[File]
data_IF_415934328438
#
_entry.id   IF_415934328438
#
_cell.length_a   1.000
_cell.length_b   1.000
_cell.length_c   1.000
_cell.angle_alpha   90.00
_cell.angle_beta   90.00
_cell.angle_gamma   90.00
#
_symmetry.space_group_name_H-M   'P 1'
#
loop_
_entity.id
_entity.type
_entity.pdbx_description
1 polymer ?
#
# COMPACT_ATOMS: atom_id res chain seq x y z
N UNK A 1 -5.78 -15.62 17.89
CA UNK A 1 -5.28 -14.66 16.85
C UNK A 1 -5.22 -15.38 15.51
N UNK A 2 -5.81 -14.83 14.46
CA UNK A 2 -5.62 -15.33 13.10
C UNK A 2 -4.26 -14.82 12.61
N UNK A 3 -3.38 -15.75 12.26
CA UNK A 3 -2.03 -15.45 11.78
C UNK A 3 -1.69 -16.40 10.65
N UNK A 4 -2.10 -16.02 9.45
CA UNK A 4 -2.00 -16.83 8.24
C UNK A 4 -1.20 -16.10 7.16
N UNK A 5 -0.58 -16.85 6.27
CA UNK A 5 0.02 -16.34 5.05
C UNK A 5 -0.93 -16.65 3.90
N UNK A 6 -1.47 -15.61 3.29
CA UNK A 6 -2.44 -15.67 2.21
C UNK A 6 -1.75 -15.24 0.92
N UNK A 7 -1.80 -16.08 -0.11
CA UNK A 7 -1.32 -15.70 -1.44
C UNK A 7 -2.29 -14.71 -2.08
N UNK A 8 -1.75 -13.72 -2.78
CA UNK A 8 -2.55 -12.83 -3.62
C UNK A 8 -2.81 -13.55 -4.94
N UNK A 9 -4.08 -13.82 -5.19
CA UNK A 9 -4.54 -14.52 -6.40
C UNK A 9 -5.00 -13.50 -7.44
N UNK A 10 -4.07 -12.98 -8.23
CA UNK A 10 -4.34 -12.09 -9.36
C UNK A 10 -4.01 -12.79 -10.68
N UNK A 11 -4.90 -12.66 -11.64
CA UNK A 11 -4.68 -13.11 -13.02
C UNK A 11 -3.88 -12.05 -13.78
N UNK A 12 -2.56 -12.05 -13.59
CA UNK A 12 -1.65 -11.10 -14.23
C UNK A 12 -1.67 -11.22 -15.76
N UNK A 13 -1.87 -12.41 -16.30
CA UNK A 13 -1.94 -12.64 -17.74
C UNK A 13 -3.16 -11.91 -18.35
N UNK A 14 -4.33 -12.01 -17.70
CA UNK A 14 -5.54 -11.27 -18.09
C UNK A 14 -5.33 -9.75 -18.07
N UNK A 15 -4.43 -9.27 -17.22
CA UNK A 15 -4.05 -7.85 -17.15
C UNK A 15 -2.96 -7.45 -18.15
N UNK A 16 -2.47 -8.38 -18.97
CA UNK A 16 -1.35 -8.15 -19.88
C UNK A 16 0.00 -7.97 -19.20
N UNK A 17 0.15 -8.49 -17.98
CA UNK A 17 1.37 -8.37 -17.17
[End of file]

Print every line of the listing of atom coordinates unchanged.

data_IF_415934328438
#
_entry.id   IF_415934328438
#
_cell.length_a   1.000
_cell.length_b   1.000
_cell.length_c   1.000
_cell.angle_alpha   90.00
_cell.angle_beta   90.00
_cell.angle_gamma   90.00
#
_symmetry.space_group_name_H-M   'P 1'
#
loop_
_entity.id
_entity.type
_entity.pdbx_description
1 polymer ?
#
# COMPACT_ATOMS: atom_id res chain seq x y z
N UNK A 1 -5.78 -15.62 17.89
CA UNK A 1 -5.28 -14.66 16.85
C UNK A 1 -5.22 -15.38 15.51
N UNK A 2 -5.81 -14.83 14.46
CA UNK A 2 -5.62 -15.33 13.10
C UNK A 2 -4.26 -14.82 12.61
N UNK A 3 -3.38 -15.75 12.26
CA UNK A 3 -2.03 -15.45 11.78
C UNK A 3 -1.69 -16.40 10.65
N UNK A 4 -2.10 -16.02 9.45
CA UNK A 4 -2.00 -16.83 8.24
C UNK A 4 -1.20 -16.10 7.16
N UNK A 5 -0.58 -16.85 6.27
CA UNK A 5 0.02 -16.34 5.05
C UNK A 5 -0.93 -16.65 3.90
N UNK A 6 -1.47 -15.61 3.29
CA UNK A 6 -2.44 -15.67 2.21
C UNK A 6 -1.75 -15.24 0.92
N UNK A 7 -1.80 -16.08 -0.11
CA UNK A 7 -1.32 -15.70 -1.44
C UNK A 7 -2.29 -14.71 -2.08
N UNK A 8 -1.75 -13.72 -2.78
CA UNK A 8 -2.55 -12.83 -3.62
C UNK A 8 -2.81 -13.55 -4.94
N UNK A 9 -4.08 -13.82 -5.19
CA UNK A 9 -4.54 -14.52 -6.40
C UNK A 9 -5.00 -13.50 -7.44
N UNK A 10 -4.07 -12.98 -8.23
CA UNK A 10 -4.34 -12.09 -9.36
C UNK A 10 -4.01 -12.79 -10.68
N UNK A 11 -4.90 -12.66 -11.64
CA UNK A 11 -4.68 -13.11 -13.02
C UNK A 11 -3.88 -12.05 -13.78
N UNK A 12 -2.56 -12.05 -13.59
CA UNK A 12 -1.65 -11.10 -14.23
C UNK A 12 -1.67 -11.22 -15.76
N UNK A 13 -1.87 -12.41 -16.30
CA UNK A 13 -1.94 -12.64 -17.74
C UNK A 13 -3.16 -11.91 -18.35
N UNK A 14 -4.33 -12.01 -17.70
CA UNK A 14 -5.54 -11.27 -18.09
C UNK A 14 -5.33 -9.75 -18.07
N UNK A 15 -4.43 -9.27 -17.22
CA UNK A 15 -4.05 -7.85 -17.15
C UNK A 15 -2.96 -7.45 -18.15
N UNK A 16 -2.47 -8.38 -18.97
CA UNK A 16 -1.35 -8.15 -19.88
C UNK A 16 0.00 -7.97 -19.20
N UNK A 17 0.15 -8.49 -17.98
CA UNK A 17 1.37 -8.37 -17.17